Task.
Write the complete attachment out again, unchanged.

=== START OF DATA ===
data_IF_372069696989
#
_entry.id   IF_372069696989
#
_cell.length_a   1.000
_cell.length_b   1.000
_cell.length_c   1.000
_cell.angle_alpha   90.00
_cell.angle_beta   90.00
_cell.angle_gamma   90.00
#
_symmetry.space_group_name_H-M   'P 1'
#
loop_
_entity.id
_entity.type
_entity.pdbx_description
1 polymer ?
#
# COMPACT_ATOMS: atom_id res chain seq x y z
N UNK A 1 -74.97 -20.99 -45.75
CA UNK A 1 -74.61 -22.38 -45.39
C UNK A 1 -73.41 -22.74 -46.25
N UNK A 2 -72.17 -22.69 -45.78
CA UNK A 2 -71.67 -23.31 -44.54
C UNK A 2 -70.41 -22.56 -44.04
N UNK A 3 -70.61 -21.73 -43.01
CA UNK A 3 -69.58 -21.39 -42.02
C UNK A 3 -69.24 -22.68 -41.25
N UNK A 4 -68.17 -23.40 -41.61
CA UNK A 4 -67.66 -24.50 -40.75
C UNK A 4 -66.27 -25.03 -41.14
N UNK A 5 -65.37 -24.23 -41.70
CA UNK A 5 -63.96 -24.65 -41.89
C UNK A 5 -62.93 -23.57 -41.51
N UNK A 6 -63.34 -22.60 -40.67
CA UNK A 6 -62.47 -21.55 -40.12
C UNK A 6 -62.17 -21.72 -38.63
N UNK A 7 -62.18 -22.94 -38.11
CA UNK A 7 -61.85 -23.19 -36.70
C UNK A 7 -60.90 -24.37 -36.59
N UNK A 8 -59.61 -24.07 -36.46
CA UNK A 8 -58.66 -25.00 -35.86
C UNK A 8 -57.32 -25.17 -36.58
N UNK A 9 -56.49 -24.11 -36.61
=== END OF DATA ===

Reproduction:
data_IF_372069696989
#
_entry.id   IF_372069696989
#
_cell.length_a   1.000
_cell.length_b   1.000
_cell.length_c   1.000
_cell.angle_alpha   90.00
_cell.angle_beta   90.00
_cell.angle_gamma   90.00
#
_symmetry.space_group_name_H-M   'P 1'
#
loop_
_entity.id
_entity.type
_entity.pdbx_description
1 polymer ?
#
# COMPACT_ATOMS: atom_id res chain seq x y z
N UNK A 1 -74.97 -20.99 -45.75
CA UNK A 1 -74.61 -22.38 -45.39
C UNK A 1 -73.41 -22.74 -46.25
N UNK A 2 -72.17 -22.69 -45.78
CA UNK A 2 -71.67 -23.31 -44.54
C UNK A 2 -70.41 -22.56 -44.04
N UNK A 3 -70.61 -21.73 -43.01
CA UNK A 3 -69.58 -21.39 -42.02
C UNK A 3 -69.24 -22.68 -41.25
N UNK A 4 -68.17 -23.40 -41.61
CA UNK A 4 -67.66 -24.50 -40.75
C UNK A 4 -66.27 -25.03 -41.14
N UNK A 5 -65.37 -24.23 -41.70
CA UNK A 5 -63.96 -24.65 -41.89
C UNK A 5 -62.93 -23.57 -41.51
N UNK A 6 -63.34 -22.60 -40.67
CA UNK A 6 -62.47 -21.55 -40.12
C UNK A 6 -62.17 -21.72 -38.63
N UNK A 7 -62.18 -22.94 -38.11
CA UNK A 7 -61.85 -23.19 -36.70
C UNK A 7 -60.90 -24.37 -36.59
N UNK A 8 -59.61 -24.07 -36.46
CA UNK A 8 -58.66 -25.00 -35.86
C UNK A 8 -57.32 -25.17 -36.58
N UNK A 9 -56.49 -24.11 -36.61